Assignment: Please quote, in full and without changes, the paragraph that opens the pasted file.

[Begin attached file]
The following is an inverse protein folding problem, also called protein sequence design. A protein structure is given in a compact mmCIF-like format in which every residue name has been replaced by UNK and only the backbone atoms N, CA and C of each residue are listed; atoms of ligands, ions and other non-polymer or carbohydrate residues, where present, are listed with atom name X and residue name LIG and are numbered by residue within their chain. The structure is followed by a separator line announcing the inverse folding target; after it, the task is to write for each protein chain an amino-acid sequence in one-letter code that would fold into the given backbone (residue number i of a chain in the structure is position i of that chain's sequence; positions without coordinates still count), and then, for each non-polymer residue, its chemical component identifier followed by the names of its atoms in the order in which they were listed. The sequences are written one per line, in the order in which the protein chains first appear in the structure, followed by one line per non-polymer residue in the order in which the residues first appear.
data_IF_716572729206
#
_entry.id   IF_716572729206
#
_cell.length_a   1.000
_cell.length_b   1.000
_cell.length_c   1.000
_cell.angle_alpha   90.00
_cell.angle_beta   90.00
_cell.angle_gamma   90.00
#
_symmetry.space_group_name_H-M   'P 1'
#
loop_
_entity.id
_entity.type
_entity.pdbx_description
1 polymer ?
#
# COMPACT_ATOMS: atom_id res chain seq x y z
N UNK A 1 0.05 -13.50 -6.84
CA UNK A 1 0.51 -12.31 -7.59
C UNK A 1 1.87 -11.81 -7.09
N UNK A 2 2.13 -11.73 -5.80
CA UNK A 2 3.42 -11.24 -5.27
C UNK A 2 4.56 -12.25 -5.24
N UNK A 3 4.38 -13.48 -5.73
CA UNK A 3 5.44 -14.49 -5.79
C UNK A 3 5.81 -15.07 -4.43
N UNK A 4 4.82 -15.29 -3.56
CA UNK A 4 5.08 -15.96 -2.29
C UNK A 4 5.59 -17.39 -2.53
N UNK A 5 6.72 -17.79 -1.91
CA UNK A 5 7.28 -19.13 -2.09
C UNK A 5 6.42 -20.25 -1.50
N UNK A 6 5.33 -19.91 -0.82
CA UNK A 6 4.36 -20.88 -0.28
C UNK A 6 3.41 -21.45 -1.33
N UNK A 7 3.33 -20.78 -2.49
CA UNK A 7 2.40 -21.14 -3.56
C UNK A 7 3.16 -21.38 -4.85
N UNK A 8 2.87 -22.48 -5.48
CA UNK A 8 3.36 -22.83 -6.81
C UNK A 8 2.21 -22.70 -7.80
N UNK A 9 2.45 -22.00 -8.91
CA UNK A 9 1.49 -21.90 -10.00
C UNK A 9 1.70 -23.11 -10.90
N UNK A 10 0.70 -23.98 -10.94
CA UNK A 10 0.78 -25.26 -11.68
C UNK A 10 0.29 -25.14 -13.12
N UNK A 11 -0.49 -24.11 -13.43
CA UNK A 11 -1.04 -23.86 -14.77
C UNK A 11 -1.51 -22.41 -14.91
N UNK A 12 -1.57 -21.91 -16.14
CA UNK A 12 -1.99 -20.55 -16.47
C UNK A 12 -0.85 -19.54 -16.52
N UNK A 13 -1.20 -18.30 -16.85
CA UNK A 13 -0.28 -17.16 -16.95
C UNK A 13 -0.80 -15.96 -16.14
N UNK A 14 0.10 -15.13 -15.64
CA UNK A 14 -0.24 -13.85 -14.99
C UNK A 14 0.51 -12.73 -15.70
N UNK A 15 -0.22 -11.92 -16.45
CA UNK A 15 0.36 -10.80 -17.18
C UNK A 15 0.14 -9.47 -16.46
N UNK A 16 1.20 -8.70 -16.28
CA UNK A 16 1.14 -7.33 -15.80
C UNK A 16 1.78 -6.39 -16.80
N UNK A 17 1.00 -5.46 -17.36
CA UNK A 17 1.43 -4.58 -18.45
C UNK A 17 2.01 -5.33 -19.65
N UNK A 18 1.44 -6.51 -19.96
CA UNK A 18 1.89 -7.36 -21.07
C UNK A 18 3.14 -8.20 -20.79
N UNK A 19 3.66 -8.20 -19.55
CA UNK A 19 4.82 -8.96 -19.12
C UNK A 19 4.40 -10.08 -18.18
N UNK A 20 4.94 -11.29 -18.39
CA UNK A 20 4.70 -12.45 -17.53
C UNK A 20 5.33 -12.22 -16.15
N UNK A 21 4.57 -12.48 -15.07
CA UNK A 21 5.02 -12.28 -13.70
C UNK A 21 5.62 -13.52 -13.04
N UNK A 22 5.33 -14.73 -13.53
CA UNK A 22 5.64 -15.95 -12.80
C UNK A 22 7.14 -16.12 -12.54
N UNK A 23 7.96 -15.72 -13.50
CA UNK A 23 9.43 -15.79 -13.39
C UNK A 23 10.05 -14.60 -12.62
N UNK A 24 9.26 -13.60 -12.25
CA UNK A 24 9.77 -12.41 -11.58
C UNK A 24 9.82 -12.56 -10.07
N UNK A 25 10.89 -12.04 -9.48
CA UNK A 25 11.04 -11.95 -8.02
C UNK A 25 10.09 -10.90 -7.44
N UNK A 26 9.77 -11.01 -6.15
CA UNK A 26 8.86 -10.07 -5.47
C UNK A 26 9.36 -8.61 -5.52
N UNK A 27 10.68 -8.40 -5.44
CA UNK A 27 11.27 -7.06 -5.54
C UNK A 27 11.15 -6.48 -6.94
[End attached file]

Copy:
The following is an inverse protein folding problem, also called protein sequence design. A protein structure is given in a compact mmCIF-like format in which every residue name has been replaced by UNK and only the backbone atoms N, CA and C of each residue are listed; atoms of ligands, ions and other non-polymer or carbohydrate residues, where present, are listed with atom name X and residue name LIG and are numbered by residue within their chain. The structure is followed by a separator line announcing the inverse folding target; after it, the task is to write for each protein chain an amino-acid sequence in one-letter code that would fold into the given backbone (residue number i of a chain in the structure is position i of that chain's sequence; positions without coordinates still count), and then, for each non-polymer residue, its chemical component identifier followed by the names of its atoms in the order in which they were listed. The sequences are written one per line, in the order in which the protein chains first appear in the structure, followed by one line per non-polymer residue in the order in which the residues first appear.